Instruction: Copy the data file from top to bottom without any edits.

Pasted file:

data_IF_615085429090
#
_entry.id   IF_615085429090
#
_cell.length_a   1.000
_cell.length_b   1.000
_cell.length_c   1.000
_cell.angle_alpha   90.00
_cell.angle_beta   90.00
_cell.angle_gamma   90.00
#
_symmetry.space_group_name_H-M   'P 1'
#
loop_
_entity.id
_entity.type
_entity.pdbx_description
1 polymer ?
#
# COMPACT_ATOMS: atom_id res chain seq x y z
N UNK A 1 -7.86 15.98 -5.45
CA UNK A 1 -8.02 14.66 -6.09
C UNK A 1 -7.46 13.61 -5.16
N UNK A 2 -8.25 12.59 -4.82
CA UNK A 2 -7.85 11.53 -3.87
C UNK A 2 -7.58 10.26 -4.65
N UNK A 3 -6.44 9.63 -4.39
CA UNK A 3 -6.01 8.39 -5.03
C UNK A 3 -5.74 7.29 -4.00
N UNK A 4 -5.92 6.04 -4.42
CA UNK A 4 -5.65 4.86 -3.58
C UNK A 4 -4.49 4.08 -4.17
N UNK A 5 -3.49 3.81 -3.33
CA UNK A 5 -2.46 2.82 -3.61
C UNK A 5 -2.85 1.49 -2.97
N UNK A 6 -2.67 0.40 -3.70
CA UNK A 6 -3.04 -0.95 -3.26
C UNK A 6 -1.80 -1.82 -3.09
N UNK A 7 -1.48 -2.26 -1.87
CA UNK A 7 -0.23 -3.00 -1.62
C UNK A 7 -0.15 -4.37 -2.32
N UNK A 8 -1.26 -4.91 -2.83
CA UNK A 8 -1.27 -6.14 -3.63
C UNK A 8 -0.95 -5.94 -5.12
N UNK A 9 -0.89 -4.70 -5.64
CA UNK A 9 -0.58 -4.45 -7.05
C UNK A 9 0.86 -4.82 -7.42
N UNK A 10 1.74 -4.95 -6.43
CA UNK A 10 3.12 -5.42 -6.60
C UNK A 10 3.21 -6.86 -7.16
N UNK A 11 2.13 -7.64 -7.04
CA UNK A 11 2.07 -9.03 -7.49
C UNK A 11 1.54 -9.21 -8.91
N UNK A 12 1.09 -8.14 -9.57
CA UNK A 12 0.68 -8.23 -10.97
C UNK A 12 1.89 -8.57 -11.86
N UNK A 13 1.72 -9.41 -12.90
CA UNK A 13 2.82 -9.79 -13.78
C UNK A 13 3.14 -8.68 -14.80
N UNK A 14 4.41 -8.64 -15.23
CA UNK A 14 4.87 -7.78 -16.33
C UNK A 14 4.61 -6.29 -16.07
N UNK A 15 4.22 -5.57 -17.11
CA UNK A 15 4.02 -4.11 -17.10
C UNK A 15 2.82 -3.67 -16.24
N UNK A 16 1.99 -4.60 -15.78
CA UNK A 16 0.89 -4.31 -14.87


data_IF_615085429090
#
_entry.id   IF_615085429090
#
_cell.length_a   1.000
_cell.length_b   1.000
_cell.length_c   1.000
_cell.angle_alpha   90.00
_cell.angle_beta   90.00
_cell.angle_gamma   90.00
#
_symmetry.space_group_name_H-M   'P 1'
#
loop_
_entity.id
_entity.type
_entity.pdbx_description
1 polymer ?
#
# COMPACT_ATOMS: atom_id res chain seq x y z
N UNK A 1 -7.86 15.98 -5.45
CA UNK A 1 -8.02 14.66 -6.09
C UNK A 1 -7.46 13.61 -5.16
N UNK A 2 -8.25 12.59 -4.82
CA UNK A 2 -7.85 11.53 -3.87
C UNK A 2 -7.58 10.26 -4.65
N UNK A 3 -6.44 9.63 -4.39
CA UNK A 3 -6.01 8.39 -5.03
C UNK A 3 -5.74 7.29 -4.00
N UNK A 4 -5.92 6.04 -4.42
CA UNK A 4 -5.65 4.86 -3.58
C UNK A 4 -4.49 4.08 -4.17
N UNK A 5 -3.49 3.81 -3.33
CA UNK A 5 -2.46 2.82 -3.61
C UNK A 5 -2.85 1.49 -2.97
N UNK A 6 -2.67 0.40 -3.70
CA UNK A 6 -3.04 -0.95 -3.26
C UNK A 6 -1.80 -1.82 -3.09
N UNK A 7 -1.48 -2.26 -1.87
CA UNK A 7 -0.23 -3.00 -1.62
C UNK A 7 -0.15 -4.37 -2.32
N UNK A 8 -1.26 -4.91 -2.83
CA UNK A 8 -1.27 -6.14 -3.63
C UNK A 8 -0.95 -5.94 -5.12
N UNK A 9 -0.89 -4.70 -5.64
CA UNK A 9 -0.58 -4.45 -7.05
C UNK A 9 0.86 -4.82 -7.42
N UNK A 10 1.74 -4.95 -6.43
CA UNK A 10 3.12 -5.42 -6.60
C UNK A 10 3.21 -6.86 -7.16
N UNK A 11 2.13 -7.64 -7.04
CA UNK A 11 2.07 -9.03 -7.49
C UNK A 11 1.54 -9.21 -8.91
N UNK A 12 1.09 -8.14 -9.57
CA UNK A 12 0.68 -8.23 -10.97
C UNK A 12 1.89 -8.57 -11.86
N UNK A 13 1.72 -9.41 -12.90
CA UNK A 13 2.82 -9.79 -13.78
C UNK A 13 3.14 -8.68 -14.80
N UNK A 14 4.41 -8.64 -15.23
CA UNK A 14 4.87 -7.78 -16.33
C UNK A 14 4.61 -6.29 -16.07
N UNK A 15 4.22 -5.57 -17.11
CA UNK A 15 4.02 -4.11 -17.10
C UNK A 15 2.82 -3.67 -16.24
N UNK A 16 1.99 -4.60 -15.78
CA UNK A 16 0.89 -4.31 -14.87